The challenge with mitigating the risk of a penalty is that the HHS OIG Exclusions List is not the only database healthcare providers should be checking. Depending on a provider’s location and the nature of their operations, it may be necessary to check multiple state and federal databases to identify individuals and organizations excluded from providing goods and services.
What Other Lists should be Checked for Exclusions?
Other federal lists healthcare providers may need to check for exclusions – depending on the nature of their operations – include (but are not limited to) the Medicare Exclusion Database, the GSA’s System for Award Management database, and the National Practitioner Data Base. It is also advisable to check local state exclusion lists for location-specific exclusions.
The Medicare Exclusion Database (MED)
The Medicare Exclusion Database includes data about individuals and entities that have been precluded from billing Medicare due to being assessed a penalty, owing an outstanding debt, or being subject to a Medicare payment suspension for (for example) fraudulent billing, overcharging, providing substandard care, or non-compliance with CMS rules and regulations.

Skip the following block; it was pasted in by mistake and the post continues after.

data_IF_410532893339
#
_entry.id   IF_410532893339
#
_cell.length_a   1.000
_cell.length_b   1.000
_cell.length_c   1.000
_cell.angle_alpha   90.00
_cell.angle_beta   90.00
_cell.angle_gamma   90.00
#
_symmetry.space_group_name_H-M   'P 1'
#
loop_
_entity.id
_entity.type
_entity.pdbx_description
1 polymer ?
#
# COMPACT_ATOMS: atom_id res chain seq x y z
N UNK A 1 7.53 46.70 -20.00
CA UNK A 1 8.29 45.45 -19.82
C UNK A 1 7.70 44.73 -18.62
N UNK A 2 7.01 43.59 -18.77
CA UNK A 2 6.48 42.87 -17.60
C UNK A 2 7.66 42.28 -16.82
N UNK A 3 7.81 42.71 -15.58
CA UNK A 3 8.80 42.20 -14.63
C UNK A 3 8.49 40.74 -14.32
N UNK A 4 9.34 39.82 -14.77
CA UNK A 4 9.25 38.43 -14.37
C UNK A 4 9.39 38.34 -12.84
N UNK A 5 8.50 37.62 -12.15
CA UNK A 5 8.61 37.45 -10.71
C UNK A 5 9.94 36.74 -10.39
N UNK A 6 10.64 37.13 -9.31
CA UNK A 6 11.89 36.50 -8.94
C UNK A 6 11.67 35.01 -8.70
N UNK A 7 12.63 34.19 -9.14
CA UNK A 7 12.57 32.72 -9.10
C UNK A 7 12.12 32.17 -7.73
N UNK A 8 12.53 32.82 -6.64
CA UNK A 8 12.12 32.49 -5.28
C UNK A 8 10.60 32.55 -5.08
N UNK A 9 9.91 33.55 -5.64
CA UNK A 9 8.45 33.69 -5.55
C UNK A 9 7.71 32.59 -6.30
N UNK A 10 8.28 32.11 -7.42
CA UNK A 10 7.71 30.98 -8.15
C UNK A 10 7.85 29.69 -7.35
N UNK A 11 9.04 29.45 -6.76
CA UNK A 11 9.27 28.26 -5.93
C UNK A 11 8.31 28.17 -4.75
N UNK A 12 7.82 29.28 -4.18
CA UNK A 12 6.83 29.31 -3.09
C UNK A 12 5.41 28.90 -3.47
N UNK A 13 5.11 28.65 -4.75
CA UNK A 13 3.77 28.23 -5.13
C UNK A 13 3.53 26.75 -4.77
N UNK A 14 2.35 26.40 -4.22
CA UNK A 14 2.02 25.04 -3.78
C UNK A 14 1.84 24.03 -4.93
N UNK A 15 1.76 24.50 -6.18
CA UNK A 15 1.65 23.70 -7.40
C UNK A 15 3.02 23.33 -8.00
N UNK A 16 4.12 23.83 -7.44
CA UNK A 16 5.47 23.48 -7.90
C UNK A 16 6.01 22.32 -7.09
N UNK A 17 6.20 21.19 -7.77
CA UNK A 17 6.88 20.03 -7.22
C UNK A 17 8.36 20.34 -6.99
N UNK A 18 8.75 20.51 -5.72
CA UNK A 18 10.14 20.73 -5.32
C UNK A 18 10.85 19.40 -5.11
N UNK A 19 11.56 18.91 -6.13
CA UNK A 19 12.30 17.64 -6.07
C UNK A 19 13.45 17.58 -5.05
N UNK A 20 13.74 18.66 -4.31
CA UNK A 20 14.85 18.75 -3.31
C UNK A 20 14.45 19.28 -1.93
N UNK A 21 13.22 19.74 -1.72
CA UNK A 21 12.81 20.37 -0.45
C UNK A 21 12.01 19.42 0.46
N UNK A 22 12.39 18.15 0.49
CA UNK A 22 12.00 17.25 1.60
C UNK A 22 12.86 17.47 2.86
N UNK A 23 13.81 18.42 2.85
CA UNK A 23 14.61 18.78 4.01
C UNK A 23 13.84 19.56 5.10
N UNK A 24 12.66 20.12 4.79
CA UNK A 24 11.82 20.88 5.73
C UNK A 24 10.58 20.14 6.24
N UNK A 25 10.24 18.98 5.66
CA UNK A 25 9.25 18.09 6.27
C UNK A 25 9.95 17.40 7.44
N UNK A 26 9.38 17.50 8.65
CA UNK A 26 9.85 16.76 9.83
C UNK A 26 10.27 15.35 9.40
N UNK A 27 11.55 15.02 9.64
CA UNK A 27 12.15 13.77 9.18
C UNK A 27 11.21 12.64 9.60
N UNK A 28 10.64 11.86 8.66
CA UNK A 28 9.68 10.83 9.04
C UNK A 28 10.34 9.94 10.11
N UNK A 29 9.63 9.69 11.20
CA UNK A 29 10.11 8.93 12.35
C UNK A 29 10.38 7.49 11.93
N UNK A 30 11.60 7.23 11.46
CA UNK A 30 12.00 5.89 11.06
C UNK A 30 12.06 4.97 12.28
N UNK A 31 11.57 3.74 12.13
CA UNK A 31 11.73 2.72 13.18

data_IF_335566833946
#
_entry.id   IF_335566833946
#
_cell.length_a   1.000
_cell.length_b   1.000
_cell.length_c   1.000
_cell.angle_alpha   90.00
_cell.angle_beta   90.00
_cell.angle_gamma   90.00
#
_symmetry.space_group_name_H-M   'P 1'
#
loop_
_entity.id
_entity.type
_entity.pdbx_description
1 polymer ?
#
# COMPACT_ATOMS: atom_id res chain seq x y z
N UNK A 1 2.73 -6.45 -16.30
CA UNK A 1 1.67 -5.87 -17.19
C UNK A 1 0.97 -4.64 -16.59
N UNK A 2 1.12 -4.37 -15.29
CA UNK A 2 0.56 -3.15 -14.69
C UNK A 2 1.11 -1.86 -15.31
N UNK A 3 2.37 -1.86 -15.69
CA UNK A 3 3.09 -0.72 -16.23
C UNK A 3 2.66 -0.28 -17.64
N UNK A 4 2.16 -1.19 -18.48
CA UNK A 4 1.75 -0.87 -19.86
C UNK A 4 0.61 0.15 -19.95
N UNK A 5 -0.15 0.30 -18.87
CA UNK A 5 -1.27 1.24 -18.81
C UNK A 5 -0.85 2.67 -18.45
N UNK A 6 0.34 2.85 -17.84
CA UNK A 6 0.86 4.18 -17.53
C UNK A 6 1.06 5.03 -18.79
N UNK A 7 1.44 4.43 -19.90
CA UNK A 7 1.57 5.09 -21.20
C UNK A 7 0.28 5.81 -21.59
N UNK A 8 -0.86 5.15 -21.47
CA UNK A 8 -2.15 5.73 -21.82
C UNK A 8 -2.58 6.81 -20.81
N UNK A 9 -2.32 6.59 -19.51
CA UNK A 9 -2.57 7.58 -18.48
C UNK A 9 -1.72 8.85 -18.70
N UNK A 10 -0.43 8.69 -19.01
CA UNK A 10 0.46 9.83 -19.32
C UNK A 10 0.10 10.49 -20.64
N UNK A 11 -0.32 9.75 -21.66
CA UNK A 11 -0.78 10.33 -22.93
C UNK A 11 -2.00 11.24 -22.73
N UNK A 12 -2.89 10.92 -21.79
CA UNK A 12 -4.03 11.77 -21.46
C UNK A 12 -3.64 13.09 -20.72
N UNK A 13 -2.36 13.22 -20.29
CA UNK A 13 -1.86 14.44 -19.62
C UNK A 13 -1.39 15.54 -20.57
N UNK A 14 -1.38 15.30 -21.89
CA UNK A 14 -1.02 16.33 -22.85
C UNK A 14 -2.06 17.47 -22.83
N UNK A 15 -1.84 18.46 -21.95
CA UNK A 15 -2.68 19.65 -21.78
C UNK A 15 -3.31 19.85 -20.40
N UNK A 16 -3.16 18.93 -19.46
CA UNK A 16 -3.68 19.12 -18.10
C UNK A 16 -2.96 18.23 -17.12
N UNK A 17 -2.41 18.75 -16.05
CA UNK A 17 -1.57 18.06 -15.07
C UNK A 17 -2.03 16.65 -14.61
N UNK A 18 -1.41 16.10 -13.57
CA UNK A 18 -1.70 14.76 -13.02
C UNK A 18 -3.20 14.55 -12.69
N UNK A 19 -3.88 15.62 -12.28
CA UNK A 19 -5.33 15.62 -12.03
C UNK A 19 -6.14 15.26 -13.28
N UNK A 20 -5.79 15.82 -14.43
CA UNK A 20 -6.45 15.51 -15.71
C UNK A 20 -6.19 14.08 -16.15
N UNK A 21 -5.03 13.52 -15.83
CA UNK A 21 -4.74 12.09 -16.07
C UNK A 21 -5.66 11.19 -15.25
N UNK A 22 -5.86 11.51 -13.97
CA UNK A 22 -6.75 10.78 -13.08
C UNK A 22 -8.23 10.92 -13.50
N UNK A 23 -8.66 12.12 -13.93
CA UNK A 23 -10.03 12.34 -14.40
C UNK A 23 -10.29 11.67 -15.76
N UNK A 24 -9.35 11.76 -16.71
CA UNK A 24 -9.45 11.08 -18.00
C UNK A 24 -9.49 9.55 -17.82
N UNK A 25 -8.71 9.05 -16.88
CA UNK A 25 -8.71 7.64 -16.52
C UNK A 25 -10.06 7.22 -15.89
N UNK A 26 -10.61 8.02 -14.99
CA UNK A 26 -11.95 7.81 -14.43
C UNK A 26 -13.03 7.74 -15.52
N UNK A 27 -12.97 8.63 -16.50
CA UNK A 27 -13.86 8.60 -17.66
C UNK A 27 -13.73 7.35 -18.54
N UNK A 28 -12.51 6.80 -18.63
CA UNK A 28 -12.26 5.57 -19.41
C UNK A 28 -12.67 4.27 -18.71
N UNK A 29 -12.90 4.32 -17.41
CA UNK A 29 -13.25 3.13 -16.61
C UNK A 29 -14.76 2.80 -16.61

An entity that appears on CMS’ Medicare Exclusion Database might not appear on the HHS OIG Exclusions List depending on the reason for being excluded. Therefore, although engaging – or engaging with – an entity that only appears on the Medicare Exclusion Database will not attract a penalty, it could mean a healthcare provider will not get paid for services billed to Medicare.
The System for Award Management (SAM) Database
The General Services Administration’s (GSA) System for Award Management (SAM) database is a procurement repository that healthcare providers can use to determine the eligibility of individuals and entities to participate in federal programs. The database not only includes contractors approved to do business with the federal government, but also contractors excluded from federal programs.
Excluded contractors that appear on the SAM database would have previously appeared in the Excluded Parties List System (EPLS). However, this system was integrated into the SAM database – effectively making it easier to search a single database. Like the MED database, inclusion on the SAM database does not guarantee an excluded entity will appear on the HHS OIG Exclusions List.
The National Practitioner Data Bank (NPDB)
The National Practitioner Data Bank is an information clearinghouse that lists adverse actions taken by licensing agencies against health care practitioners and health care entities, adverse privileging actions, and any negative actions or findings taken against health care practitioners or entities by Quality Improvement Organizations and Private Accreditation Organizations.